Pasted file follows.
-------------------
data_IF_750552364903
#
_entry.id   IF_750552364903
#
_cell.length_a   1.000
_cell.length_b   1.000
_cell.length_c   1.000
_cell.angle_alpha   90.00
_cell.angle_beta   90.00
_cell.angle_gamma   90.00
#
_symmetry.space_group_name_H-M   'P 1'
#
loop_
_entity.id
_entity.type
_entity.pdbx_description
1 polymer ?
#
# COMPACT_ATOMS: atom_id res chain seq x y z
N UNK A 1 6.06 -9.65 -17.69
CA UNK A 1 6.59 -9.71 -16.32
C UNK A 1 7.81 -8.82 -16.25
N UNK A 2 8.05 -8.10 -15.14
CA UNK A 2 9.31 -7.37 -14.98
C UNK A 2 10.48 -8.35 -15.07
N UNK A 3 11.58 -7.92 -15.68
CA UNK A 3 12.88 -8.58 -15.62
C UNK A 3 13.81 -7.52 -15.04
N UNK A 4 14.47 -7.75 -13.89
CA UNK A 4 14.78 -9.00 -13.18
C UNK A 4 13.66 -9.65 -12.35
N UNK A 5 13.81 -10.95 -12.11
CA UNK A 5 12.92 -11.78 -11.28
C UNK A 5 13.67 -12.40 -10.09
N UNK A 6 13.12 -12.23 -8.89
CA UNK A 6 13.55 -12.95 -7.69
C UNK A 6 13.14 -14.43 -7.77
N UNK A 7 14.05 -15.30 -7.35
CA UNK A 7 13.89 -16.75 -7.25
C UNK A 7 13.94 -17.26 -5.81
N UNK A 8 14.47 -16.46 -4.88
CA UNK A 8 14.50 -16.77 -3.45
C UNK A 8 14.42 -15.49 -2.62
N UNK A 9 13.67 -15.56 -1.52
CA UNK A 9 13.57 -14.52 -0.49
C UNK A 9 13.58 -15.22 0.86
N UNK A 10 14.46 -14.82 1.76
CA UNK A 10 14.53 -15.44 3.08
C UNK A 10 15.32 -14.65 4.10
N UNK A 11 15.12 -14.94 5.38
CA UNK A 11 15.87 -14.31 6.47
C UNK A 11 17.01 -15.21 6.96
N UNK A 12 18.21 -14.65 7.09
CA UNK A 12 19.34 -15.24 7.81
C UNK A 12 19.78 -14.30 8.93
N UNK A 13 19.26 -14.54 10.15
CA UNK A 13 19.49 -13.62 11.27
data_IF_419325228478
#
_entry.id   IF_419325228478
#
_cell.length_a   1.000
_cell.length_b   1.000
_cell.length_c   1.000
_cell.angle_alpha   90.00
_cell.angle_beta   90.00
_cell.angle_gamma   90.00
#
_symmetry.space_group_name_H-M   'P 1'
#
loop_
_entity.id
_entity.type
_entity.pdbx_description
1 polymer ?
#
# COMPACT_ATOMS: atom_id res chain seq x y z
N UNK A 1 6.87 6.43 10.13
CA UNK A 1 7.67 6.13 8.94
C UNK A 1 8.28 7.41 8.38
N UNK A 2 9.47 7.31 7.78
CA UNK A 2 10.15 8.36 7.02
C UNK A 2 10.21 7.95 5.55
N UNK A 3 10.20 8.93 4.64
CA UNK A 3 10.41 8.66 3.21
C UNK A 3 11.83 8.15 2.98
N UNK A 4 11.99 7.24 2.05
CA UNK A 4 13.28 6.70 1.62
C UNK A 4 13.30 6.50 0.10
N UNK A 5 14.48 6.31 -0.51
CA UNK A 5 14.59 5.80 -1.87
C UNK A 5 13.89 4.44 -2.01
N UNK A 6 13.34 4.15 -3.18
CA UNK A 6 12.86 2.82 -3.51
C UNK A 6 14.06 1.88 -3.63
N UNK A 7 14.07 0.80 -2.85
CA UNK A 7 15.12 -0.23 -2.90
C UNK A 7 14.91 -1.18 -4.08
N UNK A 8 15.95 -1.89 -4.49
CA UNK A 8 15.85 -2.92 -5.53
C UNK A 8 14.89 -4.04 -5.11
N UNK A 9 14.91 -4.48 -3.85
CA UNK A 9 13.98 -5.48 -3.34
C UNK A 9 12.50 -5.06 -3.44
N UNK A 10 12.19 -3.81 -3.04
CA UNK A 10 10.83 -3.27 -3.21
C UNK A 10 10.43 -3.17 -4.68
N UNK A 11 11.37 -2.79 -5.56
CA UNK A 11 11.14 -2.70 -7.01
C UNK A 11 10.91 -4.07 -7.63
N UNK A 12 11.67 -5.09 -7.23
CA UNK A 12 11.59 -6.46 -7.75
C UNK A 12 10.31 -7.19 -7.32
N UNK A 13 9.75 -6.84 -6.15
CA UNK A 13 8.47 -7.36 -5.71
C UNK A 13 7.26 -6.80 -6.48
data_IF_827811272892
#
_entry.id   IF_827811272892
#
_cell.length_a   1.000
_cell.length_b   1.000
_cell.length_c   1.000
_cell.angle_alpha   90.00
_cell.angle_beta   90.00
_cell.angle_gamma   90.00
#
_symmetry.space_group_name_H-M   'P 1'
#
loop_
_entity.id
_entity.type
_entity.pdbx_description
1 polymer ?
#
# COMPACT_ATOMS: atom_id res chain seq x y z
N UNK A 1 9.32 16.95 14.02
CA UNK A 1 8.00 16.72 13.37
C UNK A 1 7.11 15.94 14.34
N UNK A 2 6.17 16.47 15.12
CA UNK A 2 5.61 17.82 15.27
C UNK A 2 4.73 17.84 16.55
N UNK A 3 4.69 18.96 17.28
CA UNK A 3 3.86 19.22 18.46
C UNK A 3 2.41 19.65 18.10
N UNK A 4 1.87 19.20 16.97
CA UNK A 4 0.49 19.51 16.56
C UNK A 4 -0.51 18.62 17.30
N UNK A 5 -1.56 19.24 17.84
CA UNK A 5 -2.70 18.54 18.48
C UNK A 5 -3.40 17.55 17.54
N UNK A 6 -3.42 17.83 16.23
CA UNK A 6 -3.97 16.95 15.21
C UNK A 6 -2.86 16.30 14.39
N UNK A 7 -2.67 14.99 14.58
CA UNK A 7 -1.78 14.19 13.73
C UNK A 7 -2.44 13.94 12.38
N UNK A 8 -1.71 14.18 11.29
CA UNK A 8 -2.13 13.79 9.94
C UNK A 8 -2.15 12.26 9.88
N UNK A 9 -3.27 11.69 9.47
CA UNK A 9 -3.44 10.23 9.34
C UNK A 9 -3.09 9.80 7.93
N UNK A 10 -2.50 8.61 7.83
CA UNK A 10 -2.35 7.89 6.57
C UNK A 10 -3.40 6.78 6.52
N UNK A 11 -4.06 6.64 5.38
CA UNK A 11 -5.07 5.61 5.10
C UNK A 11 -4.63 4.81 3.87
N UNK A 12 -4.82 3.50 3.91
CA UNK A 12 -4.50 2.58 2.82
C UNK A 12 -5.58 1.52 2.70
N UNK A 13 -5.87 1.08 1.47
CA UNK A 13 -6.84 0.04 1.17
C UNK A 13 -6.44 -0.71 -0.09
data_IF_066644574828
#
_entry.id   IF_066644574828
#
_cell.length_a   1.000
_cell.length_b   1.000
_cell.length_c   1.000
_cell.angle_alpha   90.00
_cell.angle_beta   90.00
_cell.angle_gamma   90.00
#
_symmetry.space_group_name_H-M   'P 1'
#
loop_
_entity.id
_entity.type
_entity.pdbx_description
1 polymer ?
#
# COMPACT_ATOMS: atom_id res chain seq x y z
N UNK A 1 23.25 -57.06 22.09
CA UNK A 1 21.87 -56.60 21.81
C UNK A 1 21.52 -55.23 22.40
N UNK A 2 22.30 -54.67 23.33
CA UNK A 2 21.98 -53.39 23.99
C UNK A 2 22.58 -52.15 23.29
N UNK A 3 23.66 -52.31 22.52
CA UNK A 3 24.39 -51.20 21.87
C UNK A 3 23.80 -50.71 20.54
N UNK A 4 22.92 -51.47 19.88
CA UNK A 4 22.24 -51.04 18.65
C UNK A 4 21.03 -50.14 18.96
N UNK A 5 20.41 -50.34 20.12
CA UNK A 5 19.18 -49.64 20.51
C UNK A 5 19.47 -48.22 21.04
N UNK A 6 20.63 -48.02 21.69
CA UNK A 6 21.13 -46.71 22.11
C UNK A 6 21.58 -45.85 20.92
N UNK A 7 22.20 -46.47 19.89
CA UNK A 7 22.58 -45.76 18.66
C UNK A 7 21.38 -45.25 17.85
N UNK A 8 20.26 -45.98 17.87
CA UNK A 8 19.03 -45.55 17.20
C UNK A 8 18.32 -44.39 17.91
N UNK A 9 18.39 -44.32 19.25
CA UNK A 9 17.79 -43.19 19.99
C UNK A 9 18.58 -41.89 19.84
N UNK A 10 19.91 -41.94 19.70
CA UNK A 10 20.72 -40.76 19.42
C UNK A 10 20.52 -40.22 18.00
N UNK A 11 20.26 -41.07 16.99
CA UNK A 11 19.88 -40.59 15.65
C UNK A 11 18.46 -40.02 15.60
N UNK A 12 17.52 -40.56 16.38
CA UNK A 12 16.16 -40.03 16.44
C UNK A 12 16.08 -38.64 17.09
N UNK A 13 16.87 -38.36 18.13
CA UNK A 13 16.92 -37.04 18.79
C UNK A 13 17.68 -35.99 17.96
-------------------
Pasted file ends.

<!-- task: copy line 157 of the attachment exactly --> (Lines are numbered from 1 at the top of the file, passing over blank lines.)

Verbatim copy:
CA UNK A 7 -1.78 14.19 13.73